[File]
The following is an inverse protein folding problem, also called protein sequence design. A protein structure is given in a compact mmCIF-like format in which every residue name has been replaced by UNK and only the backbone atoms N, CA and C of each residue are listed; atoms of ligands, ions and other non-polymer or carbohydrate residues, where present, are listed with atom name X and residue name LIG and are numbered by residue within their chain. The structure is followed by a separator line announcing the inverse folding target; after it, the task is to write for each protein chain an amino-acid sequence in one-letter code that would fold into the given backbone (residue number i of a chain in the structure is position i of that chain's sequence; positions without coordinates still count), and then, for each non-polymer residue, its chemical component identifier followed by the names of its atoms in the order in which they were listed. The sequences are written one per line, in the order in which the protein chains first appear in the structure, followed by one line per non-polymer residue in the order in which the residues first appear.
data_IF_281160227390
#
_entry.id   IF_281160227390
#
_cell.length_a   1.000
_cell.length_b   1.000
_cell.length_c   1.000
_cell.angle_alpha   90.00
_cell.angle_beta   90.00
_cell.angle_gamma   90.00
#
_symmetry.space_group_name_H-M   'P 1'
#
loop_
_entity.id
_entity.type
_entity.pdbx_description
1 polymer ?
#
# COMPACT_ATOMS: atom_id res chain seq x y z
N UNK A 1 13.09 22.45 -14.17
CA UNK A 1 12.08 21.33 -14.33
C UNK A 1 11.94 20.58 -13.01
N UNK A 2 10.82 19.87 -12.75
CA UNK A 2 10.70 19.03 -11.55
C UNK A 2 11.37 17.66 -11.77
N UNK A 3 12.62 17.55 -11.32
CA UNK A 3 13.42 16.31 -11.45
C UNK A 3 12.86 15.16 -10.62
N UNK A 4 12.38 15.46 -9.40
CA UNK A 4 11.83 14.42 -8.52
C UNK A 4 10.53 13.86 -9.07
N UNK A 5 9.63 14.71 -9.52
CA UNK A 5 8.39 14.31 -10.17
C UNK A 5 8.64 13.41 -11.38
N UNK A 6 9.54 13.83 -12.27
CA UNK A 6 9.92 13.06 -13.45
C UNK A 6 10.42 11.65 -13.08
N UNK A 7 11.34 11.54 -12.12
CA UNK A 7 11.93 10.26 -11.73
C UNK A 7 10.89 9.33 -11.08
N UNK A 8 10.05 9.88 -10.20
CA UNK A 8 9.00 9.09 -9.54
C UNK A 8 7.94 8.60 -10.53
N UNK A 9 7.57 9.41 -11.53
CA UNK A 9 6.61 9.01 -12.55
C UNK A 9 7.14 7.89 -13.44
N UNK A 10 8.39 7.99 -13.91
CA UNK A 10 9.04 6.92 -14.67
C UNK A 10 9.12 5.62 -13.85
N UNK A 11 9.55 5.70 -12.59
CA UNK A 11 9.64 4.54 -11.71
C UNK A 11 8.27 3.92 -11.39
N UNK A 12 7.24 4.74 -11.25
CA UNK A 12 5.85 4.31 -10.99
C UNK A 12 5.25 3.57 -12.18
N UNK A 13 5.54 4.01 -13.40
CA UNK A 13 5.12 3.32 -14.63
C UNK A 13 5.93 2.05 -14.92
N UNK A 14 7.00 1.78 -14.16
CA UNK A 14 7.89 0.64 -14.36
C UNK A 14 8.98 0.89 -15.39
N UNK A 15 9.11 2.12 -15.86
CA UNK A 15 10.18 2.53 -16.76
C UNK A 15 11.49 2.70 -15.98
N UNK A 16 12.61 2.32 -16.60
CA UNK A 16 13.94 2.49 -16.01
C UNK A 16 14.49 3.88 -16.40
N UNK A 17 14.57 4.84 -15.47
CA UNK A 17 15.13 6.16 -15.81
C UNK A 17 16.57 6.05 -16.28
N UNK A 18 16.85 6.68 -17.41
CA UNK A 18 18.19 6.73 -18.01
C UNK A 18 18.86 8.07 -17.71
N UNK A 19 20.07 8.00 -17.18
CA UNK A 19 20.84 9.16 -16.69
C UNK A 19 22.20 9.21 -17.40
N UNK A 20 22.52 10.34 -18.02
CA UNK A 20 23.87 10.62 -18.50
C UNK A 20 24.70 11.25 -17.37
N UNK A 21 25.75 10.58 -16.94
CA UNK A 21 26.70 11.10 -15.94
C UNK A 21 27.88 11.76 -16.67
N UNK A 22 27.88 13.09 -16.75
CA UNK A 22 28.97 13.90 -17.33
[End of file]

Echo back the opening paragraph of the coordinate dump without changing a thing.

The following is an inverse protein folding problem, also called protein sequence design. A protein structure is given in a compact mmCIF-like format in which every residue name has been replaced by UNK and only the backbone atoms N, CA and C of each residue are listed; atoms of ligands, ions and other non-polymer or carbohydrate residues, where present, are listed with atom name X and residue name LIG and are numbered by residue within their chain. The structure is followed by a separator line announcing the inverse folding target; after it, the task is to write for each protein chain an amino-acid sequence in one-letter code that would fold into the given backbone (residue number i of a chain in the structure is position i of that chain's sequence; positions without coordinates still count), and then, for each non-polymer residue, its chemical component identifier followed by the names of its atoms in the order in which they were listed. The sequences are written one per line, in the order in which the protein chains first appear in the structure, followed by one line per non-polymer residue in the order in which the residues first appear.